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Schork Oil Outlook: Wall St.'s RBOB Formula = Buy Buy Buy?

Yesterday (Monday) saw the release of the latest consumer expenditure and income figures. The short story is bearish — total consumer spending was up but gasoline spending was down — (maybe?) bad news for the RBOB contract. The long story is more involved, as we attempt to account for the weather and the true state of the economy.

As of February, total personal income rose by 0.01%, below analyst expectations of a 0.1% increase. Regardless, total consumer expenditure rose 0.3% to 10.35 trillion dollars, a 3.4% year-on-year surplus.

On the other hand, gasoline spending fell 1.3% to 334.9 billion dollars and reduced the year-on-year surplus from 47.79% in January to 33.2% in February. Given that expenditures rose and income fell, it is understandable that taking road trips was not consumers’ top priority — heating their homes took priority over driving their cars.

Expenditure on natural gas rose by 6%, drastically reducing the y-o-y deficit from 18.58% in January to just 4.14% in February. Similarly, spending on electricity utilities rose by 4.65%.

Unfortunately for the natural gas and coal bulls, suppliers ramped up production in a big way to meet demand, thus the natty contract and the dark spread (the cost of generating energy from coal) have been falling drastically.

  • Natural Gas Futures Now

Returning to gasoline, how much of the drop in demand was due to weakness versus the weather? Traditionally, spending on gasoline is inversely related to public transportation. But for February, public transportation saw a commensurate 2.3% drop implying that consumers were not choosing to drive less, they were simply choosing to travel less.

  • RBOB Gasoline Futures

Thus a discretionary drop is not necessarily troubling. Warmer weather will lead to increased transportation, and consumers have demonstrated (with January’s 7.6% increase in gasoline expenditure) their willingness to drive.

More troubling may be the increasing cost of gasoline at the pump, as illustrated in the Chart of the Day in today’s issue of The Schork Report. In relative terms, gasoline prices at the pump averaged $2.71 in February, and consumers spent 3.24% of their income on gasoline and motor fuels. This is equivalent to March 2007, when retail prices averaged $2.66. In relative terms, it is well below the 4.20% of income consumers were spending during the summer of 2008, but well above the 2.78% historical average.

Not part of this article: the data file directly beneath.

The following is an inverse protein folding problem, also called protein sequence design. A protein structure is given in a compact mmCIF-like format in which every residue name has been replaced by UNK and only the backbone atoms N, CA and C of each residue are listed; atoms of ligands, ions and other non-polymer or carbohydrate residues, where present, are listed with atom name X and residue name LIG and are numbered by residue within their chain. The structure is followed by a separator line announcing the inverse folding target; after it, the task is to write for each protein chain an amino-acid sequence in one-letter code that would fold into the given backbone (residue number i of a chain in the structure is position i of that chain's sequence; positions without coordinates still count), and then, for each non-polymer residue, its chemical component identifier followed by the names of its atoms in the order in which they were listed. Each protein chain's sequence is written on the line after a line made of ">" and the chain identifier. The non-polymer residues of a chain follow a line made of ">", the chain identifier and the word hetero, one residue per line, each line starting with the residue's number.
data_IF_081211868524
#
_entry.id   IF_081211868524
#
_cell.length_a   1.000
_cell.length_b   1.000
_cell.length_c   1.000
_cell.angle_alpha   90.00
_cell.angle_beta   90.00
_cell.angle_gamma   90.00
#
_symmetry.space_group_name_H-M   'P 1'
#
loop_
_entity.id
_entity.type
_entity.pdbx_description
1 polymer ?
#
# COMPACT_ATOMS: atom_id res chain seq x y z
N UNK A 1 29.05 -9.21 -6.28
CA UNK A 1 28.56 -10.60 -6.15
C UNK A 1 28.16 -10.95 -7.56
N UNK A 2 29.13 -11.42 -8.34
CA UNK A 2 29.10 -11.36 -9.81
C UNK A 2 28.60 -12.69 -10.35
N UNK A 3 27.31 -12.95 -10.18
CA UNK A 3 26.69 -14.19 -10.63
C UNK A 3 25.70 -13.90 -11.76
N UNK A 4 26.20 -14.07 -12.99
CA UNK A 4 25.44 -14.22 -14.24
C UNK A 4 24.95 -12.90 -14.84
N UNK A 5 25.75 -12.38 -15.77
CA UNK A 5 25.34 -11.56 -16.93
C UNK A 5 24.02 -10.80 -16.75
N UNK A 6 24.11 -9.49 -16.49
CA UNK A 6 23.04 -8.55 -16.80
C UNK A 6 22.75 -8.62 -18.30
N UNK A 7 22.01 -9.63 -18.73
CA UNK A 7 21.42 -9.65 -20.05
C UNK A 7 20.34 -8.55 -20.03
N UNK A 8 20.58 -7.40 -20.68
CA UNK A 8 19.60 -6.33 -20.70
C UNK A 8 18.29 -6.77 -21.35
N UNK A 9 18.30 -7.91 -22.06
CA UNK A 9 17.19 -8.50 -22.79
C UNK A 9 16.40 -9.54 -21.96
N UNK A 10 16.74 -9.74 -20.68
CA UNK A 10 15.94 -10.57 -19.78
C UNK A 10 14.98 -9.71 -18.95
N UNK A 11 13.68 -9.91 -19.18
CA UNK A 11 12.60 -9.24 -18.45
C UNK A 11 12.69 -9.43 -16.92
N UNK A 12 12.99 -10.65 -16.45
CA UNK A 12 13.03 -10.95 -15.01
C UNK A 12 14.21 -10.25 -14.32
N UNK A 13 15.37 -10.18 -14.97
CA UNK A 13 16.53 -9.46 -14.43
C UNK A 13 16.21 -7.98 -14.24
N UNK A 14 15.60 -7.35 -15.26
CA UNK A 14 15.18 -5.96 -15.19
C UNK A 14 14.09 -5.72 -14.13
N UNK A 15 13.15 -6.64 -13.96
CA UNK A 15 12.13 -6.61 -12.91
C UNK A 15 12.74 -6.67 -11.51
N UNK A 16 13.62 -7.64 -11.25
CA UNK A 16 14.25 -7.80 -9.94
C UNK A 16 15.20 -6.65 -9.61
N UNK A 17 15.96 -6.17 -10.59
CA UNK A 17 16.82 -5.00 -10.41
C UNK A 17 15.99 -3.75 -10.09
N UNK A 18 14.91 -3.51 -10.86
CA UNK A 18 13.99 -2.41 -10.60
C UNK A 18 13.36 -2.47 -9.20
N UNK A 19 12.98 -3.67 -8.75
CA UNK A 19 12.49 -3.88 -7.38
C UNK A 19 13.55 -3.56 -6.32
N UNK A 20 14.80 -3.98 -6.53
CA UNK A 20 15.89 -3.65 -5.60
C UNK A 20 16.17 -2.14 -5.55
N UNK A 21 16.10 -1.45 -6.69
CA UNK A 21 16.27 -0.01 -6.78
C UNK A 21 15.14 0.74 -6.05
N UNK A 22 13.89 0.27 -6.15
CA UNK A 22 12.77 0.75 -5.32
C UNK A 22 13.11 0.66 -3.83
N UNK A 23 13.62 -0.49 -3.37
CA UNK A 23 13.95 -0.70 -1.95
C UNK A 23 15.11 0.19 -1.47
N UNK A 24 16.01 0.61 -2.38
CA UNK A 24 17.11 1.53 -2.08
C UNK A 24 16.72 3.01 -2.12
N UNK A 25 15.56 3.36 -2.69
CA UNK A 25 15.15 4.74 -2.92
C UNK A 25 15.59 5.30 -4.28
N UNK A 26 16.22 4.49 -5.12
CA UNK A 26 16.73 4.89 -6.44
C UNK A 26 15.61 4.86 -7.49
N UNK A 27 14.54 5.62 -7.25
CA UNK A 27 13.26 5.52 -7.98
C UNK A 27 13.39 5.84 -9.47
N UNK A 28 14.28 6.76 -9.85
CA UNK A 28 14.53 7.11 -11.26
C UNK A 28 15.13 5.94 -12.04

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Refiners have to consider the consumer demand threshold. They are hoping that despite lower incomes, consumers will pay prices above $3 as they did in ’08.

But consumers have significant new expenses; take for instance the growth of subscription communication.

Whereas a few years ago the average American had a land-line and basic cable, they now have unlimited calling/data plans, high-definition cable and high-speed Internet. Spending on cable and satellite television has increased 9.5% since 2005, the cost of internet access has risen 7.0% while cellular service spending has grown 5.55%. Over the same period, gasoline expenditure has fallen 11.3%.

Part of the problem is a better mousetrap: Internet now is faster than ever, television is clearer and phones are smarter. But, then again (see Chart of the Day in today’s issue of The Schork Report), is watching Snookie and the rest of the crew from Jersey Shore in High-Def really a priority? Because, gasoline kind of is; so when gasoline at the pump this summer is over $3, will Americans still want their MTV?

Another concern for the economy in general is the rate of saving, which dropped to its lowest point since November 2008. Some analysts consider the drop to 2.79% a positive signal — consumers are saving less because they feel confident in their jobs, and more spending leads to more jobs. On the other hand, consumers could be saving less because their expenditures are greater than their income.

Which scenario do you think is most likely? The bottom line is that we are less concerned with the drop in gasoline expenditure and more concerned about the economy as a whole. In this vein traders should keep looking closely at the macro-economic indicators to push the market. It appears that the highly quantitative, super-secret formula used to convert indicators to prices on Wall Street is:

“Not worse” + “Where’s my bonus” = Buy Buy Buy

Will a similar pattern play out with today’s consumer confidence and Friday’s payrolls figures? Regarding those we are cautiously optimistic – U.S. companies saw very strong earnings last quarter and record high share prices since the start of the year, obviously this encouraged them to hire more people, right? Right…?

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Stephen Schork is the Editor of The Schork Reportand has more than 17 years experience in physical commodity and derivatives trading, risk systems modeling and structured commodity finance.